Why you should do the street food thing in Thailand

Another Friday, another weekend approaching – yay! Since I’ve been back home since the big USAdventure, I’ve been spending most of my weekends catching up with friends, which has really driven home the fact that Melbourne is a really expensive city to live and eat in! It’s funny; a lot of the time after a particularly pricey meal or cocktail, I can’t help thinking to myself “if only we’d done this catch up in Vietnam or Thailand, we’d have been able to do the street food thing and gotten twice the food for half the price!”

I’ve written about the merits and wonders of street food, particularly in Asia, in posts like this one, this one, this one, and this one. When you live in a city live Melbourne which is very heavy on amazing eateries, but very light on street food, due to very strict council regulations, you need to be eating street food when you travel! Why?
a) it’s the cheapest way to eat and is going to save you a ton of money.
b) it’s generally the most authentic way of getting food representative of the place you’re visiting – you won’t find a heap of Westernised food catering for tourists.
c) following on from that, you’re also going to have the opportunity to eat with the locals of the place you’re visiting, which means the chance to eat like they eat, have a chat and maybe make a new friend!
d) if you’re wary and sensible, you are NOT going to get sick from eating it, contrary to popular belief. Trust me on this one – I have a pretty shitty stomach and immune system, and (TOUCH WOOD!!!) have never gotten sick eating street food in Asia. In fact, the only time I’ve been seriously sick from food related issues while travelling was in Vanuatu, after eating a restaurant hamburger (48 hours of violent food poisoning ensued, God help me I thought I’d die on that bloody island)!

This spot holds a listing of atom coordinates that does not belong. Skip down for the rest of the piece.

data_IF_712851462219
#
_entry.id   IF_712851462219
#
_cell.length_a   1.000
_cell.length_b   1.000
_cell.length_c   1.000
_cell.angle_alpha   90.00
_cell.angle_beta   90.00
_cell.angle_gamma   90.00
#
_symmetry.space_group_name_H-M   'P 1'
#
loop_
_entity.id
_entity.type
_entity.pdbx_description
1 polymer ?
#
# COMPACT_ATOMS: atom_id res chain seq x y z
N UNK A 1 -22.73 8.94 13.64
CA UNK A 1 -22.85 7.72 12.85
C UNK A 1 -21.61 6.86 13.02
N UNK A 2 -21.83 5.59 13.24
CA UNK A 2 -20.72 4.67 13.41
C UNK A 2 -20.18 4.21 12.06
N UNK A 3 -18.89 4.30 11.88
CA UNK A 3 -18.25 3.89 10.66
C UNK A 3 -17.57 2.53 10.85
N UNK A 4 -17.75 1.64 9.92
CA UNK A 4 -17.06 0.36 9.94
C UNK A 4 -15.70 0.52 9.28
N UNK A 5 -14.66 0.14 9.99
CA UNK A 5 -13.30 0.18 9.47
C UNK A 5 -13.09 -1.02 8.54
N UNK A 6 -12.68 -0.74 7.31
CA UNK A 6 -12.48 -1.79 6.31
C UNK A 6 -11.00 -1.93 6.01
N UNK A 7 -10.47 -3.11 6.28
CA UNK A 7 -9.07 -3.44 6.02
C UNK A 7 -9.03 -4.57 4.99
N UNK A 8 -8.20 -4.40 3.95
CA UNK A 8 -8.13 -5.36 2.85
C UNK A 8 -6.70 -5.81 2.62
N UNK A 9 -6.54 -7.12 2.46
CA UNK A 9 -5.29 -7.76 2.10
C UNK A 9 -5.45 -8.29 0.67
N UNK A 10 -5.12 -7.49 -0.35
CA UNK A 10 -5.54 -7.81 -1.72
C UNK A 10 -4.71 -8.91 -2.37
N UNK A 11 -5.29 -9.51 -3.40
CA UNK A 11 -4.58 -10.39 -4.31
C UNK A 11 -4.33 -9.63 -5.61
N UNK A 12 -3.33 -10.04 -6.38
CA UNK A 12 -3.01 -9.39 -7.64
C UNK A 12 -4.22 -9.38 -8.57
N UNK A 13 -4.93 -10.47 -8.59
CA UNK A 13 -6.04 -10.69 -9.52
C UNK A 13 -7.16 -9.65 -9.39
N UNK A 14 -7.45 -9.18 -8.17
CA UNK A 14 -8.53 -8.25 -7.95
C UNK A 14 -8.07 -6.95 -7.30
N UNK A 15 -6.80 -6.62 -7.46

One of the best meals I think I’ve had was on a very warm, very sunny day in Phuket on Patong Beach – I’d managed to locate the infamous little pink pad thai cart, and sat down with a plate of their best work, and a coconut mojito from a little old lady a few shacks down, who was getting her sons to do all the leg work, taking orders and running out orders, while she sat contentedly in the shade of her “cocktail bar” on the cool sand, throwing together cocktails like an old pro. The whole lot wouldn’t have cost more than AUD$5.00, and couldn’t have tasted better if I’d ordered the same thing in one of the fancy beach side restaurants a few meters away, packed full of tourists. If I’d ordered this meal at a Thai restaurant at home, I’d have paid around AUD$35.00 for the same thing.

So there I sat, blissfully happy, in the warm midday sun, toes digging into the cool sand in the small spot of shade I sat in while I ate my plate of fresh pad thai, sipping on a coconut mojito made with the juices of a freshly cracked coconut. You really should do the street food thing in Phuket, they really know how to put together a fantastic feed!


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